But like HPV, reality “stars” have a way of foisting themselves upon us. One such pustule is Lilly Ghalichi, a slightly melted Kim Kardashian and self-proclaimed “Persian Barbie” who wants you to look past her cartoonish breast implants, Halloween hair, wax face, and piano teeth, and see that there is also a rotted soul on the inside. And like most rotted souls, this one has a J.D. (Loyola Law School, ’08). She’s even licensed to practice in California, further confirming that the Louisiana Purchase was a bad idea….
* Don’t forget to add your résumé to the flood for our open positions on Above the Law. At this point, you might want to send a picture to get our attention. Not of yourself, but you know, Twinkies, peep-toed shoes, something that we actually care about. [Above the Law]
So you think you’re pretty funny? If you have an excellent sense of humor that you feel is going unappreciated within the stuffy legal profession, you should apply to work for us here at ATL.
But there are other avenues that comedically inclined counselors can explore. For example, you can ditch your Biglaw job to try and make it as a comedian.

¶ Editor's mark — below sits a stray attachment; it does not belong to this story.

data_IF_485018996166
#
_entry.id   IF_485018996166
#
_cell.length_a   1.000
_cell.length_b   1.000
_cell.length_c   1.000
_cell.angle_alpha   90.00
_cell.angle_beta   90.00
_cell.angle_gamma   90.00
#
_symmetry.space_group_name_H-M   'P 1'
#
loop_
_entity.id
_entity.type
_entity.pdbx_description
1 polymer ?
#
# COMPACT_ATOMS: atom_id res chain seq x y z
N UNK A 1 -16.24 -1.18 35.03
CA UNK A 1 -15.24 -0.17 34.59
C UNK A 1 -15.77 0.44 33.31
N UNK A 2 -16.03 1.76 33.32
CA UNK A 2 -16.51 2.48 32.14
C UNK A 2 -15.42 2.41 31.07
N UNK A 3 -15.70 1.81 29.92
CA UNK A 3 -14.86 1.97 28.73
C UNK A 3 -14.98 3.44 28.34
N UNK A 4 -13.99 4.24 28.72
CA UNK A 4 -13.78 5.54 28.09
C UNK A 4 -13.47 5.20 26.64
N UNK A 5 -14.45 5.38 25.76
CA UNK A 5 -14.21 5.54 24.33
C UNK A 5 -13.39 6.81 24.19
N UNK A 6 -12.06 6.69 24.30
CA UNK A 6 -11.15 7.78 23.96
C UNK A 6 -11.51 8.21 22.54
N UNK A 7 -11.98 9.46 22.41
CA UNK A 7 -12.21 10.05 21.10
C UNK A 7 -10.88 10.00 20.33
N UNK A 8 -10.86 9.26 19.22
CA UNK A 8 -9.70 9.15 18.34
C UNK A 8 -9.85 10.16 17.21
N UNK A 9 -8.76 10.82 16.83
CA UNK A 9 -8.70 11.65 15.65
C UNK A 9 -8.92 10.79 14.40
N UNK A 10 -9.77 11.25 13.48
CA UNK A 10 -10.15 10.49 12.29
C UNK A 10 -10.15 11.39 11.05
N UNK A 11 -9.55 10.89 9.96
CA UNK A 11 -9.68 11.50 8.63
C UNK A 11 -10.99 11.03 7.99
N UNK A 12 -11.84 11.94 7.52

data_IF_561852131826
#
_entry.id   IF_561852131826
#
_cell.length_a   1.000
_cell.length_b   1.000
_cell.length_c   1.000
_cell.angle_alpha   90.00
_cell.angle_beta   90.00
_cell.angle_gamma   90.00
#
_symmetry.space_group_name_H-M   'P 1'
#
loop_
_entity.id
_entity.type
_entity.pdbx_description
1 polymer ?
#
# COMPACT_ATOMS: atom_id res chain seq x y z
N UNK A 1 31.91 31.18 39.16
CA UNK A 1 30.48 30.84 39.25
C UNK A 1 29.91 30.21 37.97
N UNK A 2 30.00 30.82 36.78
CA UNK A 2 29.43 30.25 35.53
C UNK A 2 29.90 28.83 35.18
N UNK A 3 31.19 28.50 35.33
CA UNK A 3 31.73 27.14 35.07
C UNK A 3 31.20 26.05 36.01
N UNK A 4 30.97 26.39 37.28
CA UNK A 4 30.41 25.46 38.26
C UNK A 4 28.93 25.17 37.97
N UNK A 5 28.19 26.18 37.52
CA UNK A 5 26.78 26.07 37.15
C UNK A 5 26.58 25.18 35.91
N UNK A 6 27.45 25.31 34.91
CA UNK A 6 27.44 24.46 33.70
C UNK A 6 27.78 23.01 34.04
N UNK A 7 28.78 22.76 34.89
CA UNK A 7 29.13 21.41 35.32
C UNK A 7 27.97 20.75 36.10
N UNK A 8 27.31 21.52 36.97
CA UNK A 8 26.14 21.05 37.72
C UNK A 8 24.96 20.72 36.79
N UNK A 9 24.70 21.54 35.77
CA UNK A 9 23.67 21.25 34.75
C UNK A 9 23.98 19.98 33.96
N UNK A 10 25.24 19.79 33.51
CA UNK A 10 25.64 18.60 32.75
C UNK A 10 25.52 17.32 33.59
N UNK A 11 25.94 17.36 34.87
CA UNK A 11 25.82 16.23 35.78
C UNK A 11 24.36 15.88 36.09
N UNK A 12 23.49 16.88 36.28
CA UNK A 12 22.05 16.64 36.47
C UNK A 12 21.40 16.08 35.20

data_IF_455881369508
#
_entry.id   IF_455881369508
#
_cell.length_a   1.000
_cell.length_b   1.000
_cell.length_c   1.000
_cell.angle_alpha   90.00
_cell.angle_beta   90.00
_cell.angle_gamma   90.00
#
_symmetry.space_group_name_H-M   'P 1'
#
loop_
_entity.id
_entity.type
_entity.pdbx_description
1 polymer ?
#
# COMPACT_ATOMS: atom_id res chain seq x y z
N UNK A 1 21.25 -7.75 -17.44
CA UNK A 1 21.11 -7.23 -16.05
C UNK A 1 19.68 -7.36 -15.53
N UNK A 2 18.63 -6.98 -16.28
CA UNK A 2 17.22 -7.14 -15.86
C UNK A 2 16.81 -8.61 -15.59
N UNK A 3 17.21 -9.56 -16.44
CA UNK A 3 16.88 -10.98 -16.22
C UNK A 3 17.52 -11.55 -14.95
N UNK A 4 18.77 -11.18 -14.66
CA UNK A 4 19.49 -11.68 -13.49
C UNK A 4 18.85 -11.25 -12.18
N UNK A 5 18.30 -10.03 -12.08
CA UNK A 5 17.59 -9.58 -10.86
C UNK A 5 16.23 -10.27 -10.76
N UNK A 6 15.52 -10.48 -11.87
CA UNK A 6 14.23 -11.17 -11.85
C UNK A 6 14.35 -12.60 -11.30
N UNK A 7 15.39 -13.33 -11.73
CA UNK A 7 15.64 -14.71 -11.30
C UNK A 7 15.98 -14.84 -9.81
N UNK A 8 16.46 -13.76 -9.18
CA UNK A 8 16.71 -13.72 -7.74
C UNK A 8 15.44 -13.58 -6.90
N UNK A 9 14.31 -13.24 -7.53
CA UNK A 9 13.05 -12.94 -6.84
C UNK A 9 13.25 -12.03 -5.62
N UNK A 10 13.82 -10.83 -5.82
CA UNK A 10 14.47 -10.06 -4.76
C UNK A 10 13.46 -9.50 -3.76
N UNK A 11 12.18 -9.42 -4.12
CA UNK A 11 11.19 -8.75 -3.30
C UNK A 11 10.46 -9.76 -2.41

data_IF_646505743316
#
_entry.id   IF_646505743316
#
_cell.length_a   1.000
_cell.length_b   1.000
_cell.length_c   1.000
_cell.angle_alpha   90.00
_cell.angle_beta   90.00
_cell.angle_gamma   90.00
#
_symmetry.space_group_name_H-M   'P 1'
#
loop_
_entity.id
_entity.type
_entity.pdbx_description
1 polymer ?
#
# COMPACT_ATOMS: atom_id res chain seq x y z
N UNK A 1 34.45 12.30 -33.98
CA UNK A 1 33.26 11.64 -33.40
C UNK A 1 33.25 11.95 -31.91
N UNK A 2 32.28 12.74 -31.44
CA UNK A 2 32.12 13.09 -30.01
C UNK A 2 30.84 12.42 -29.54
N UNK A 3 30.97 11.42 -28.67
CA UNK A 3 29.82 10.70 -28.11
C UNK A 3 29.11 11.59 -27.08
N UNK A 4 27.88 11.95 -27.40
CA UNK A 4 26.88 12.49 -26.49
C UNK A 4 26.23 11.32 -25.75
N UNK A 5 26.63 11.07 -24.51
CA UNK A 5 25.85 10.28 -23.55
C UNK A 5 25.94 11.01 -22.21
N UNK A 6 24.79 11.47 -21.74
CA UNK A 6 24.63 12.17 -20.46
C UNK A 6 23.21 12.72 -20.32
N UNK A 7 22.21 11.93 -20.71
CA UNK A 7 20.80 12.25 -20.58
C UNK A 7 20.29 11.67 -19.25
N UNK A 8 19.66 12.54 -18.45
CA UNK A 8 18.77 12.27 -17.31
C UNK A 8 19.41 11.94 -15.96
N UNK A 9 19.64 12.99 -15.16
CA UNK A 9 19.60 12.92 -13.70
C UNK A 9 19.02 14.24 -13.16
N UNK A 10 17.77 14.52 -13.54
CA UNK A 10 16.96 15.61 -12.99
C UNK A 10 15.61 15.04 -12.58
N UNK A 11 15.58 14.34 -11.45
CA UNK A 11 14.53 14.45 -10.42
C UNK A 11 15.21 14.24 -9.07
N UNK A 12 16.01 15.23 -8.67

Check out the latest installment of the Career Alternatives video series being produced by our friends at Bloomberg Law. It features a prominent comedian, one you may recognize from his many television appearances, who in a prior life worked as a lawyer….
Watch to find out what some of our subscribers received in their May box!
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We currently have a number of active openings for associate roles at US and UK firms in HK / China, Singapore and two new in-house openings. As always, please feel free to reach out to us at email@example.com in order to get details of current openings in Asia, as well as to discuss the Asia markets in general and what we expect for openings later this year. Our Evan Jowers and Robert Kinney will be in Beijing the week of March 25 and Evan Jowers will be in Hong Kong the week of April 1, if you would like to meet them in person.